The * Senile State
The Vichy Regime 1940-44. By Robert Aron. (Putnam, 42s.)
Jr is hard to be fair to Vichy. If ever a policy ended in failure it was that one, and the historian would be less than' hdman were his judgment not influenced by the miserable apotheosis at Sig- maringen as well as by a natural distaste for a regime in which the keynote was one ,of pettiness. Robert Aron has achieved the considerable feat of writing a book which is not only as impartial as its date allows, but also intensely interesting. Its English version is abridged, so that we lose a number of anecdotes and are occasionally left in the air (as, for instance, by the omission of the account of Doriot's death), but the essential is there and should be read by anyone' interested in political drama and its effect on the human personality.. M. Aron does not allow himself many general conclusions, but, in one way at least, his narrative confirms the worst that was ever thought about Vichy during the war years. Unlike a. Brinod or a Deat the men of Vichy were not traitors. They were not even necessarily fools, though the Marshal'S entourage had its loyal simpletons 'and its lunatic fringe of crankS. The word for them is weak—weak in actual power, weak in capacity for decision, weak in their con- fidence in their country : as weak, in fact, as the octogenarian at their head. And from concession to concession what little strength they had was whittled down by the Germans, until nothing was left—not the fleet nor the 'free' zone nor,honour (few regimes have had so much of till word in their mouths and so little of it elsewhere).
erfr^ one strong character in Vichy was Laval. Convinced that a German victory was inevitable, convinced, in consequence, that it was desirable, his hatred of the Leff joined with the horse- trading cunning of a peasant from the Auvergne to form a policy of out-and-out collaboration, which he genuinely thought to be in the best interests of France. About its possible conse- quences to himself he had no illusions, nor did he imagine that he could keep his hands clean while carrying it out. A cynical consciousness of what he was doing and a genuine care for the well-being of France and Frenchmen make Laval stand out with an undeniable grandeur among the shadow men of Vichy. His mistake was not to realise that, as Orwell .put it, in the final analysis men are obstinately heroic. It is a mistake many politicians make, but,which few pay for with their lives.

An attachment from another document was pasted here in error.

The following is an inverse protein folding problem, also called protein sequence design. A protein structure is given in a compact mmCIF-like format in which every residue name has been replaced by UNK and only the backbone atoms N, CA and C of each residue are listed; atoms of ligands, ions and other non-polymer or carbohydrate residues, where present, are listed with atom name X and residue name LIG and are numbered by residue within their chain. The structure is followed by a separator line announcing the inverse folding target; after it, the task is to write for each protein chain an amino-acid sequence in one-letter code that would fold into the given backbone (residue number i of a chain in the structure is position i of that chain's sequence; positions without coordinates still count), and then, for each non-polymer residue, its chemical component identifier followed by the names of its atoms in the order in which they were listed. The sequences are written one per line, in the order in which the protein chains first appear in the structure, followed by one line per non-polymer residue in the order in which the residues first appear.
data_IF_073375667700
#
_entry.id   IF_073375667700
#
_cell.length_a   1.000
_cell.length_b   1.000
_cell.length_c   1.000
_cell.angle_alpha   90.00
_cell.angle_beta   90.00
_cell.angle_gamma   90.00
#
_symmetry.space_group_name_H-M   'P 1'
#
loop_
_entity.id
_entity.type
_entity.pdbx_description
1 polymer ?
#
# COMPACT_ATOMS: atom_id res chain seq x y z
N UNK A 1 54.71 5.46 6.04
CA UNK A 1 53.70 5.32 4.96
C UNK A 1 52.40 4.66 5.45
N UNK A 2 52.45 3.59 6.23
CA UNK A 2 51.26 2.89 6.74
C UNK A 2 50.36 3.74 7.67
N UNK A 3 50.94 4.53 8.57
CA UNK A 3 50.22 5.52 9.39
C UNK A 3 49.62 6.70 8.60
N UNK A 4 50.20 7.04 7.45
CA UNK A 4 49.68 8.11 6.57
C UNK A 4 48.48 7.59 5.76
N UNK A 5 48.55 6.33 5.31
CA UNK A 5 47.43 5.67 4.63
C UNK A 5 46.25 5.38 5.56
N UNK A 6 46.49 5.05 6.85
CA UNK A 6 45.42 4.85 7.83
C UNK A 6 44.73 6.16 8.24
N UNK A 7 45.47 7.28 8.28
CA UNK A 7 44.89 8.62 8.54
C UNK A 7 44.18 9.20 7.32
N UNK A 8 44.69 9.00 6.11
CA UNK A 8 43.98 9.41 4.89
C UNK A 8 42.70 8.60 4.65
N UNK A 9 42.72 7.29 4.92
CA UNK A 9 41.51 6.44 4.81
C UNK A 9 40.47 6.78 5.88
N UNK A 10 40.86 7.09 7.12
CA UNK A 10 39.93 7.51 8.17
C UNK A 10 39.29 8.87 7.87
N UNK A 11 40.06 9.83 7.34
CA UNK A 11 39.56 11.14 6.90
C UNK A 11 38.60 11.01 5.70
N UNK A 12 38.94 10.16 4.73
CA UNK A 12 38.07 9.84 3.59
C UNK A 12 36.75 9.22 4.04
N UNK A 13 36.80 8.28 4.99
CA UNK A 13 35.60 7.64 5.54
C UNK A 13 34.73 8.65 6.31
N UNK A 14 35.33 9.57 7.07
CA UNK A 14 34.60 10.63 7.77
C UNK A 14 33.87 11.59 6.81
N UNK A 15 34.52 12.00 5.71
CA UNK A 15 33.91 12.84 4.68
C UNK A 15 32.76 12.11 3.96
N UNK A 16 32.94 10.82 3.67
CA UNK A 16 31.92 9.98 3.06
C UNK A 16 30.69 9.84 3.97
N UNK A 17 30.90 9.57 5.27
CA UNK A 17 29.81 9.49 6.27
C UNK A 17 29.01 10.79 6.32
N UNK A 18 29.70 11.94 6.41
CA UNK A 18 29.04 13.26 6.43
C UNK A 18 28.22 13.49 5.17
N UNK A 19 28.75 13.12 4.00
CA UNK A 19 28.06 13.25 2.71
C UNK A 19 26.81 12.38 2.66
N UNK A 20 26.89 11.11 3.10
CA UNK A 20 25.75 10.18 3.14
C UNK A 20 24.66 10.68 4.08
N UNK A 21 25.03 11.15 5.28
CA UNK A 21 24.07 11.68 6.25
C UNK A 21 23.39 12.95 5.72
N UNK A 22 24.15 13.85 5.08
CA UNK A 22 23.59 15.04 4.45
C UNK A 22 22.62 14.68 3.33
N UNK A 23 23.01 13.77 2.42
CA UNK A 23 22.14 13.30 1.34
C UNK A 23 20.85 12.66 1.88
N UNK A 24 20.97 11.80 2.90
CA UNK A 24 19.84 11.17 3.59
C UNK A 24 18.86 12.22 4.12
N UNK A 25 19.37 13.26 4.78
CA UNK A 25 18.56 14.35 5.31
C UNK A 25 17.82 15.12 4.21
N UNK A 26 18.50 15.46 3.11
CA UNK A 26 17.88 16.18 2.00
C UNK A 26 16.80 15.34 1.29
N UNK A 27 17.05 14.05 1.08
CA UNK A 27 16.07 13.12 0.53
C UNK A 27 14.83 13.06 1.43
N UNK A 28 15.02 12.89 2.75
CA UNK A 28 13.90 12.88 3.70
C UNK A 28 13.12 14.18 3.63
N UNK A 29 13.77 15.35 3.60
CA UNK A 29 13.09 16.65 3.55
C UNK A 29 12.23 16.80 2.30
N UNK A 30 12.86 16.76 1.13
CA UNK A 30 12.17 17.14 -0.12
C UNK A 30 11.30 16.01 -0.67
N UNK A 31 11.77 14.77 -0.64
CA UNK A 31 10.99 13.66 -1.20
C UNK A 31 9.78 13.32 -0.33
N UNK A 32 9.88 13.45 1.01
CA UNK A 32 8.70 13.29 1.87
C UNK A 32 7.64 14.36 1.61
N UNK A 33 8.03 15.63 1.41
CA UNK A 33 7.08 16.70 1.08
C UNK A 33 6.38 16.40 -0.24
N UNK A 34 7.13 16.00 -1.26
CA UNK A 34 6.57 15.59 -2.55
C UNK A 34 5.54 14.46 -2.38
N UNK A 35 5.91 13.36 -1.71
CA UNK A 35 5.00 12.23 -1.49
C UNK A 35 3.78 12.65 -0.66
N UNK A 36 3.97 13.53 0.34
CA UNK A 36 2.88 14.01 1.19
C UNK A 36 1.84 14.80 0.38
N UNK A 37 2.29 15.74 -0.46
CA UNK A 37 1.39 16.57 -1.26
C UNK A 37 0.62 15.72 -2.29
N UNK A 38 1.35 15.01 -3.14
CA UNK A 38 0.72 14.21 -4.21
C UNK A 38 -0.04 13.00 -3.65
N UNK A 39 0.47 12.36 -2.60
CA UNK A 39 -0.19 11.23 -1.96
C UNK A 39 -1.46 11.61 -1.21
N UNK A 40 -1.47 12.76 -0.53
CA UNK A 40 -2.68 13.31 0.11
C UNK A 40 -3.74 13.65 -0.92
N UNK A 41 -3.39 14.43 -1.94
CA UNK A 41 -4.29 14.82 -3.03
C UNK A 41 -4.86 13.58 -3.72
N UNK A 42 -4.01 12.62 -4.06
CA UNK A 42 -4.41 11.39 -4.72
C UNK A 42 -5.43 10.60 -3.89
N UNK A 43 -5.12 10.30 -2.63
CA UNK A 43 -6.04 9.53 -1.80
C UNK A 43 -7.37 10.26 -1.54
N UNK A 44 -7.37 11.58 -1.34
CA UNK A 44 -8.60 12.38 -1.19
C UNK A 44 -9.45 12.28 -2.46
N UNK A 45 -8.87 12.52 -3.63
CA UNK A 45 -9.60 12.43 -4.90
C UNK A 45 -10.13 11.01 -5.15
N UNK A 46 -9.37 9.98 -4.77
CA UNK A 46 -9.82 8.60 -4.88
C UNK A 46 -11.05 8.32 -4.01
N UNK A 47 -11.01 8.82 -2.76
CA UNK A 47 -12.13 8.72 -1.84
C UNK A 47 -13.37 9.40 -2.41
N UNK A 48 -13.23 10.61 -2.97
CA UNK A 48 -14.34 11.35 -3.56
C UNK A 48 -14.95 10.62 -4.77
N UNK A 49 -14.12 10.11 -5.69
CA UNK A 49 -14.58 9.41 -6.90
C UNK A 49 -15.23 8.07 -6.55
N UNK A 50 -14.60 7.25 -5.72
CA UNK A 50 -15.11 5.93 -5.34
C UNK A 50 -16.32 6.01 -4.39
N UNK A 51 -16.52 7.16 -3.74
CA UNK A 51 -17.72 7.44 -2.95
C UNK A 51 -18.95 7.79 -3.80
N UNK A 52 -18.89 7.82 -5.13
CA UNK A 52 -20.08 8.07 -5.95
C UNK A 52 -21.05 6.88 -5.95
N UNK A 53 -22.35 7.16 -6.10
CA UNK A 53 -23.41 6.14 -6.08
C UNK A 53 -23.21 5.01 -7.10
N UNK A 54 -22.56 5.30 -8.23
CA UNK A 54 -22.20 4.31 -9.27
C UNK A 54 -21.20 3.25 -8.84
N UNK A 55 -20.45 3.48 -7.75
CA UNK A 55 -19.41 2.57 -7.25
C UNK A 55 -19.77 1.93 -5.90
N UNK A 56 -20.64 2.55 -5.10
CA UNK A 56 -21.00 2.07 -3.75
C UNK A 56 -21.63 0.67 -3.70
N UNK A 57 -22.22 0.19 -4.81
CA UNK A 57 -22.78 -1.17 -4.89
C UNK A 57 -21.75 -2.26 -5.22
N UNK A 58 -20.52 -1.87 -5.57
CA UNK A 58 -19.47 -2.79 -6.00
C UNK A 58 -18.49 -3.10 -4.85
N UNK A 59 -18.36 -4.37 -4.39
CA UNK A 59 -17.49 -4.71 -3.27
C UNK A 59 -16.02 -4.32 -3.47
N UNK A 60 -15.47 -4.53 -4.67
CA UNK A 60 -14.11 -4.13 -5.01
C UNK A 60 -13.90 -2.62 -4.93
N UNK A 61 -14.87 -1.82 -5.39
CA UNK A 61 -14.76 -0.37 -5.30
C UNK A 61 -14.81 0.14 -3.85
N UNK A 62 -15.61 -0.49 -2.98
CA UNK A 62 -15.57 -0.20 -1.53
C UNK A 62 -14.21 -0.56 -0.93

Laval was, indeed, the only Vichy politician. Otherwise, as Dr. Ltithy has shown, it represented the business and administrative machinery of the French State with the democratic toga stripped from it. Men like Pucheu, Bouthillier and Peyrou- ton certainly fall into this category, and the history of Vichy France shows how ill provided a country is, which is ruled purely by its civil servants. These Ministers were perfectly capable of struggling to save French industry or agriculture from the Ger- mans. What they could not do was to provide any political leadership. Only the Marshal could do that, and his tendency to be successfully black- mailed by the Germans at crucial moments meant that he, the members of his government and their officials were continually becoming more and more compromised in the eyes of the French public and of the Resistance. There is something pitiable in the sight of a national hero reduced to play the lead in so bitter a farce, but, if it was just to put minor officials on trial for their actions after the Liberation, then it was also just that the man, whose name had misled many of them, should stand beside them. After reading M. Aron's book one wonders whether Main did not do more damage to his country than Laval. Certainly, there
is something slightly distasteful in his assumption that France's vitality was as low as his own. Both he and Vichy were abominably old.